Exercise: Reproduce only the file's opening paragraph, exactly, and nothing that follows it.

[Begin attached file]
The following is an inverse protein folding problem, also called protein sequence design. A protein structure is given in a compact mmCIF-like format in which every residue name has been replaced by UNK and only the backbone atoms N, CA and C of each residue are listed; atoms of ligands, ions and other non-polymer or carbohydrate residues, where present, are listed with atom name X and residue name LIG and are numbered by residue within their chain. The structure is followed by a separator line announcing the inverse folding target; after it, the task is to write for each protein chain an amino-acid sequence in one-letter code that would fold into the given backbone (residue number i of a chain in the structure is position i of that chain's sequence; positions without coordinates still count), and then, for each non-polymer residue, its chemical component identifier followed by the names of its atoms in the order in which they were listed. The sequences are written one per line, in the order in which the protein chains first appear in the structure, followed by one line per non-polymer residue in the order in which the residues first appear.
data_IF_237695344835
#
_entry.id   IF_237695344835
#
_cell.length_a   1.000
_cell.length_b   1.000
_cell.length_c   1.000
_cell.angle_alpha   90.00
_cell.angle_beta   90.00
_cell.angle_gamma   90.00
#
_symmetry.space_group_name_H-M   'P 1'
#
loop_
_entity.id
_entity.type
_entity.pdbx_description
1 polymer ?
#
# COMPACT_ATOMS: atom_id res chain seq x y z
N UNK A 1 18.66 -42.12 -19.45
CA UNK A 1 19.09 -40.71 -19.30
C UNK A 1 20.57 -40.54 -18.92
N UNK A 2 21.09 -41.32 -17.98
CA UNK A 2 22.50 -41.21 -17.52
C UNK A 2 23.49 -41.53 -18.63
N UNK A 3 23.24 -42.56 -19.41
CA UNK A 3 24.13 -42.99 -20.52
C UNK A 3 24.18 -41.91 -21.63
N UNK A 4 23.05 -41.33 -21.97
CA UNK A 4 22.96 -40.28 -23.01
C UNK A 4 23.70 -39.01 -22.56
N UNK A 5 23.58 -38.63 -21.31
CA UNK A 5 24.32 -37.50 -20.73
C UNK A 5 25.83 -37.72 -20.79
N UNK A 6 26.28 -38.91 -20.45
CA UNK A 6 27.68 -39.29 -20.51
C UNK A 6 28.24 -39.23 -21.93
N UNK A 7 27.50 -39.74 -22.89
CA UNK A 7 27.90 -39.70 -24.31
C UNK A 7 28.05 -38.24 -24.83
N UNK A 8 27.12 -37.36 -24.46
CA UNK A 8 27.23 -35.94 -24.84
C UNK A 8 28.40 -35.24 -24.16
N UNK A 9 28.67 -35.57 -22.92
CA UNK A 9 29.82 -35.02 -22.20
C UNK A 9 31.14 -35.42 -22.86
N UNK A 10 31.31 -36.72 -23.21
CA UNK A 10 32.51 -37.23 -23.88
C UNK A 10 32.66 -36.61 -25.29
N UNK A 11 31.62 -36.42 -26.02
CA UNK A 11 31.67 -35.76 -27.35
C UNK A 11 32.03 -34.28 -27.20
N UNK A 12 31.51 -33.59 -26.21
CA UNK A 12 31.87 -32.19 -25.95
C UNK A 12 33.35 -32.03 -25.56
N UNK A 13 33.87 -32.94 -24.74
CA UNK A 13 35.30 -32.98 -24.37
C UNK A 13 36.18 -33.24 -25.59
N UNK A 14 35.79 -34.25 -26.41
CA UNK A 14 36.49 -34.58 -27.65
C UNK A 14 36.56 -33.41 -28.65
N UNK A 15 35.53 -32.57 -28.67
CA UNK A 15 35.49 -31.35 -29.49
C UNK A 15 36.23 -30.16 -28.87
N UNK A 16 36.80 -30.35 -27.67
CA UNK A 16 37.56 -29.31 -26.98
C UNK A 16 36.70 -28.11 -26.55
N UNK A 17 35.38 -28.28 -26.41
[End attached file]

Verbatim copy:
The following is an inverse protein folding problem, also called protein sequence design. A protein structure is given in a compact mmCIF-like format in which every residue name has been replaced by UNK and only the backbone atoms N, CA and C of each residue are listed; atoms of ligands, ions and other non-polymer or carbohydrate residues, where present, are listed with atom name X and residue name LIG and are numbered by residue within their chain. The structure is followed by a separator line announcing the inverse folding target; after it, the task is to write for each protein chain an amino-acid sequence in one-letter code that would fold into the given backbone (residue number i of a chain in the structure is position i of that chain's sequence; positions without coordinates still count), and then, for each non-polymer residue, its chemical component identifier followed by the names of its atoms in the order in which they were listed. The sequences are written one per line, in the order in which the protein chains first appear in the structure, followed by one line per non-polymer residue in the order in which the residues first appear.